Furthermore, the other high-IQ individuals mentioned earlier are only in the top bracket of those who agreed to undergo IQ tests and allow their scores to be published.

It’s quite conceivable certain elite individuals belonging to secret societies, mystery schools or intelligence agencies do not reveal their IQ scores. That secret intelligence factor was the basis for our fictional Pedemont orphans in The Orphan Trilogy whom we either state or imply have IQ’s of around 200 or higher.

The Orphan Trilogy (The Ninth Orphan / The Orphan Factory / The Orphan Uprising)

Pedemont orphans veritable geniuses..

As a result of the accelerated learning techniques within the diverse curriculum that begins before they can even walk or talk, the orphans can assimilate and retain phenomenal amounts of information. By their teens, the child prodigies are more knowledgeable even than adult geniuses. They can solve complex problems, are fully knowledgeable about almost any current world subject or historical event, and are to all intents and purposes organic supercomputers and human library databases.

Our orphans are exposed to highly advanced learning methods so that they will have at their disposal all the necessary skills and information to be able to overcome life-and-death problems that may arise on future espionage assignments. They’re taught there is no challenge or question that cannot be overcome, solved or answered as long as they fully utilize the power of their minds.

Each child at the Pedemont Orphanage eventually becomes a polymath – a person who is beyond a genius. It’s a word we use throughout the trilogy as we felt it best describes the orphans’ off-the-scale intellects.

A polymath is actually a multiple-subject genius. However, the criterion for a polymath is someone who is an expert in vastly different, almost unrelated fields. For example, an artist who works in the film, theatre and literary industries and who is a masterful actor, screenwriter, novelist, film director and film producer would not qualify as a polymath as those fields are all artistic mediums and closely related.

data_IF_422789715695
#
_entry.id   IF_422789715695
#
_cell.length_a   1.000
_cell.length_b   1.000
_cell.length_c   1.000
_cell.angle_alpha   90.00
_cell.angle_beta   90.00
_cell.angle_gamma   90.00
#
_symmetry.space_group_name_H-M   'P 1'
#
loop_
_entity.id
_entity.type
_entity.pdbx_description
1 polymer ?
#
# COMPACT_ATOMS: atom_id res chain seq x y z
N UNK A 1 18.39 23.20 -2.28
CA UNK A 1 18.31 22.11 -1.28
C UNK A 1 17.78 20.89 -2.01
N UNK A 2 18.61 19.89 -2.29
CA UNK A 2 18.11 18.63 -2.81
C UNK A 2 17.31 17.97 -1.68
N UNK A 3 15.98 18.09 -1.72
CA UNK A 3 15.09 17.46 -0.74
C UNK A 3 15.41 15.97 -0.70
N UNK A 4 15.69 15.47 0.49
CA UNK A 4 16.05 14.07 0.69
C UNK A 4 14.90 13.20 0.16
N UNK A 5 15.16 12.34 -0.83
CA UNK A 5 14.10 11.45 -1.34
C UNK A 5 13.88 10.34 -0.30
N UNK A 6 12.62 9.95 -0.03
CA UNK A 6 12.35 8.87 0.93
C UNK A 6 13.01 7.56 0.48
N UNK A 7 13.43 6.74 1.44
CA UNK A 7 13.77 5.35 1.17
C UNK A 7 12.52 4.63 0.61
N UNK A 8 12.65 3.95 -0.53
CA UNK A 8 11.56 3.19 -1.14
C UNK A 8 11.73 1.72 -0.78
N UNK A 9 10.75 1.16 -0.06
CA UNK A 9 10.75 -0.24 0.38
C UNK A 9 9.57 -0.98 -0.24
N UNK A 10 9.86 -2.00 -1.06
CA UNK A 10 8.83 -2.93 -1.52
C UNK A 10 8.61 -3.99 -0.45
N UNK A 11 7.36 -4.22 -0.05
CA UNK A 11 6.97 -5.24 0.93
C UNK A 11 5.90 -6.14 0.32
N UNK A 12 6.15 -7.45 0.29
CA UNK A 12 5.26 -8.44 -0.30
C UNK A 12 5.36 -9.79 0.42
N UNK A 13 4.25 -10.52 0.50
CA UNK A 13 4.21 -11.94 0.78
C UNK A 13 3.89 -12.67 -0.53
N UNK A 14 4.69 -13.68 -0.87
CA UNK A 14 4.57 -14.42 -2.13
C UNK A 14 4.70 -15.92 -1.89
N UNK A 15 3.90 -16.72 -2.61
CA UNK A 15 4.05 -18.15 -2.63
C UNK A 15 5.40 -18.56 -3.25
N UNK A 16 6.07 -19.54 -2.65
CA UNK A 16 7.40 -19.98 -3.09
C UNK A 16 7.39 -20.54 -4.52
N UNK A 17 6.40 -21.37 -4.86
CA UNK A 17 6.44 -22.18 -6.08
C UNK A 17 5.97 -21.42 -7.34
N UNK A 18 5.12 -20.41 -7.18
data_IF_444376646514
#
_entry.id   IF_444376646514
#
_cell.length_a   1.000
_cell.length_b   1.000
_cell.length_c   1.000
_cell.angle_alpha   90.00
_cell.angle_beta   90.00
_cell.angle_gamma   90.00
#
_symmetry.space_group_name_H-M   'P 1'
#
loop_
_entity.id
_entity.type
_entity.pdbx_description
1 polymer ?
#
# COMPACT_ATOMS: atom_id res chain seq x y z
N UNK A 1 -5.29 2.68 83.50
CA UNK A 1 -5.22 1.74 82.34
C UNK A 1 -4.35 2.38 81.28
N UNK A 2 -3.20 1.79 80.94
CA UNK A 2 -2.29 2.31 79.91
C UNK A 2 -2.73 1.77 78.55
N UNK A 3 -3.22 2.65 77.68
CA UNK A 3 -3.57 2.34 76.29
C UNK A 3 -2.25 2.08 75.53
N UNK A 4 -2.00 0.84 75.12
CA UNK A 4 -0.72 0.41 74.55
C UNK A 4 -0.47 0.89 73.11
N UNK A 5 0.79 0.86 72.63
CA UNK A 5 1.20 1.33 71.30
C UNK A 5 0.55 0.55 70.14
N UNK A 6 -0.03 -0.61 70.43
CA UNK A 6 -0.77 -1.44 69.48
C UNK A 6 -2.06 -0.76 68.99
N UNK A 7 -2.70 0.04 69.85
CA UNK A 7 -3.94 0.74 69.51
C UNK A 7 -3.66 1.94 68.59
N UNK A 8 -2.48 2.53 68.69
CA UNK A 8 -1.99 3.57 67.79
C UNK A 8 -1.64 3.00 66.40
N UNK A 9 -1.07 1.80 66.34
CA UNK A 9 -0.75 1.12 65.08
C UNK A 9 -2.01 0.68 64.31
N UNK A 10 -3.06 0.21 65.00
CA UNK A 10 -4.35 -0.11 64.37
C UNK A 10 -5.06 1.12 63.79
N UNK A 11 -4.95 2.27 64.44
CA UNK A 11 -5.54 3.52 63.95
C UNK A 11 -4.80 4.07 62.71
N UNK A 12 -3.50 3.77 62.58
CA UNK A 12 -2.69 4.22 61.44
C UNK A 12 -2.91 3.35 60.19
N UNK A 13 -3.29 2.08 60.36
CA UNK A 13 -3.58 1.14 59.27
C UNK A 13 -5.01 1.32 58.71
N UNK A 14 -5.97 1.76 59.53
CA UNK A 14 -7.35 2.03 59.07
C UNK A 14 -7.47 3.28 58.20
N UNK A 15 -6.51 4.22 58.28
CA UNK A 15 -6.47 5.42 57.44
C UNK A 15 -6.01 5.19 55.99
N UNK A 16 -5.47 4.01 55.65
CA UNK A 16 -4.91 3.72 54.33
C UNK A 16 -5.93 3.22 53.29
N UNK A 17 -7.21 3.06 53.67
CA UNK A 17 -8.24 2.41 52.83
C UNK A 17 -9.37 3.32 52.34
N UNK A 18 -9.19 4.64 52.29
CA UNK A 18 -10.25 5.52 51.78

Rather, a polymath is someone who has excelled in, or completely mastered, a variety of unrelated or loosely related subjects. These could be as diverse as economics, dance, architecture, mathematics, history, forensic science, cooking and entomology.

And before you go calling yourself a polymath, don’t forget you must be an expert in each field. Unfortunately being a jack-of-all-trades and master-of-none doesn’t count.

One of the best examples of a polymath is Leonardo da Vinci.

Born in Italy in 1452, Leonardo was a sculptor, painter, architect, mathematician, musician, engineer, inventor, anatomist, botanist, geologist, cartographer and writer. Although he received an informal education that included geometry, Latin and mathematics, he was essentially an autodidact, or a self-taught individual.

Francesco Melzi - Portrait of Leonardo - WGA14795.jpg
Portrait of Leonardo da Vinci c. 1510

The man who many have called the most diversely talented person who ever lived, left behind an array of masterpieces in the painting world alone, including The Last Supper, Mona Lisa and The Vitruvian Man.

Leonardo’s The Vitruvian Man

“The knowledge of all things is possible” –Leonardo da Vinci

 

To see why GENIUS INTELLIGENCE, is currently ranked so highly on Amazon go to: http://www.amazon.com/GENIUS-INTELLIGENCE-Techniques-Technologies-Underground-ebook/dp/B00QXQQWXO/

To view the discussion thread on genius intelligence (the phenomenon) in our ‘Underground Knowledge’ group on Goodreads check out : https://www.goodreads.com/group/show/142309-29-conspiracy-theories—a-discussion-group Everyone’s welcome!